“For some of them [Rio organizers in Ponte Vedra Beach], this is a very big event and bigger than what they’ve worked on,” IGF executive director Antony Scanlon said. “It gives them a bit of size and scale of what they’re facing. For others, this is what they expected.

“This is a sport that’s not very large in Brazil. The proximity of the players to the public is something that most security agencies are concerned by, and the great expertise that the PGA Tour has here is allaying their fears and helping them with their fans.”

One question yet to be answered two years out is how big the crowds will be at the Olympic golf tournaments. The Players Championship is equipped to handle 50,000 fans per day. Rio organizers have also visited the British Open and World Golf Championships events.

“To the extent that [Rio organizers] are going to be prepared for ’16, they’re going to need to be exposed to the biggest possible crowds and the biggest possible logistics and the biggest possible security issues,” Votaw said. “When you have a stadium-like golf course like this and this amount of a crowd, we thought this would be a good event for them to at least get that exposure.”

Votaw and Scanlon said IGF officials will next be in Rio in June as part of an IOC venue construction review team.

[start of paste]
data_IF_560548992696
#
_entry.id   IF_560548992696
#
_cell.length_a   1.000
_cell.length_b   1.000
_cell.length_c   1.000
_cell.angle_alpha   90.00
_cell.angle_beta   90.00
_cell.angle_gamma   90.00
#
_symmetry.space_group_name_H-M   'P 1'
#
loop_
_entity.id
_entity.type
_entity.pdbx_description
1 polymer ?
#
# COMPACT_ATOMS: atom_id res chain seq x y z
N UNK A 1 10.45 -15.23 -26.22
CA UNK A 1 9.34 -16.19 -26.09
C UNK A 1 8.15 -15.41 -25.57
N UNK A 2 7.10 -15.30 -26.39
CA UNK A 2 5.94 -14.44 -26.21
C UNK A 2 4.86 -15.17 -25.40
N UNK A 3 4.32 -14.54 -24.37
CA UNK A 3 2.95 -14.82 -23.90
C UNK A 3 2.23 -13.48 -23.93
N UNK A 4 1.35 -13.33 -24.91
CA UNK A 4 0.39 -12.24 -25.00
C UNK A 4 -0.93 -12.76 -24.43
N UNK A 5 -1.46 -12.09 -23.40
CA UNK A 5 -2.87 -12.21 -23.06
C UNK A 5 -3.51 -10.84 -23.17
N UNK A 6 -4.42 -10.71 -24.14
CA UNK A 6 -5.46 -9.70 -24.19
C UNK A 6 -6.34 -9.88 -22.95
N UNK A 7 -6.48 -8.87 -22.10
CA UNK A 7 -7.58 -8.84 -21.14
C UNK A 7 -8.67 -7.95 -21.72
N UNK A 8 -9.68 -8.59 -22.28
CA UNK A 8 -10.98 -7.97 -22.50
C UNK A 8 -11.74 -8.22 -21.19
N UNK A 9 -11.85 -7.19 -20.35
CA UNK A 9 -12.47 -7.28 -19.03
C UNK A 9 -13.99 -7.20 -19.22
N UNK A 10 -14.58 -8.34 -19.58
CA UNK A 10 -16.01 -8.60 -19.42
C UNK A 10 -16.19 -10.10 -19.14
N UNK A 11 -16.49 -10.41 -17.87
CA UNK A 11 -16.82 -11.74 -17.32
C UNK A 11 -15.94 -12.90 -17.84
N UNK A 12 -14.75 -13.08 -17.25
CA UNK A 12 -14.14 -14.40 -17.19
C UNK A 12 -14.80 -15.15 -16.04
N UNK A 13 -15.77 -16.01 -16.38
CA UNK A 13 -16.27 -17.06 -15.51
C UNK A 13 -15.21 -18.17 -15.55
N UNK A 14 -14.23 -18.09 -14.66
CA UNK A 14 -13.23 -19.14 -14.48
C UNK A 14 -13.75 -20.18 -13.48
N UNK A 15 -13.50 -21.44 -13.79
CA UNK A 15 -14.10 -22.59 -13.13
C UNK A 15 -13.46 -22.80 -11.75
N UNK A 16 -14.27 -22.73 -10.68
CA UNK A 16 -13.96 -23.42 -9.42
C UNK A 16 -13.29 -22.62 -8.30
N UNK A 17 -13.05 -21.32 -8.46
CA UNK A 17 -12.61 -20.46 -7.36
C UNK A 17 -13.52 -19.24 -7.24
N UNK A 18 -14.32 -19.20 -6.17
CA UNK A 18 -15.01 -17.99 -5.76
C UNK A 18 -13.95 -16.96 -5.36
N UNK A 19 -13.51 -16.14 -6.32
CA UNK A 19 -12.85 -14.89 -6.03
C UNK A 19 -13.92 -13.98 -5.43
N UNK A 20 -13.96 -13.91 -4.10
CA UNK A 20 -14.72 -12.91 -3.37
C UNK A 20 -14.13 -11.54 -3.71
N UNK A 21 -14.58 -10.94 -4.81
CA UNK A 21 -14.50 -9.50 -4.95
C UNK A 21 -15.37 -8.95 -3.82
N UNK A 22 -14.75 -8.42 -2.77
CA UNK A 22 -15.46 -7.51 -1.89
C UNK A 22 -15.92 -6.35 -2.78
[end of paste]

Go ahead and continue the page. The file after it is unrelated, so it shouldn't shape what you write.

“It’s been a great partnership with Rio,” Scanlon said. “That’s why [Rio organizers] are here [in Ponte Vedra Beach].”

Another publicized issue is the status of Rory McIlroy and other players whose Olympic nationality isn’t cut and dry. McIlroy is from Northern Ireland, but there is no Northern Ireland team at the Olympics. It’s been reported he could represent Great Britain, or he could be tied to represent Ireland because he competed under an Irish flag as recently as the 2011 World Cup of Golf.

The IGF hopes to finalize the nationality policy by July, two years before the Olympic golf fields of 60 men and women are determined. The fields are set by world rankings, which take into account players’ results over the previous two years.

That would make it clearer not only for a player like McIlroy, currently ranked No. 11 in the world, but also for other players from Great Britain and Ireland observing rankings to determine their chances of making the Olympics.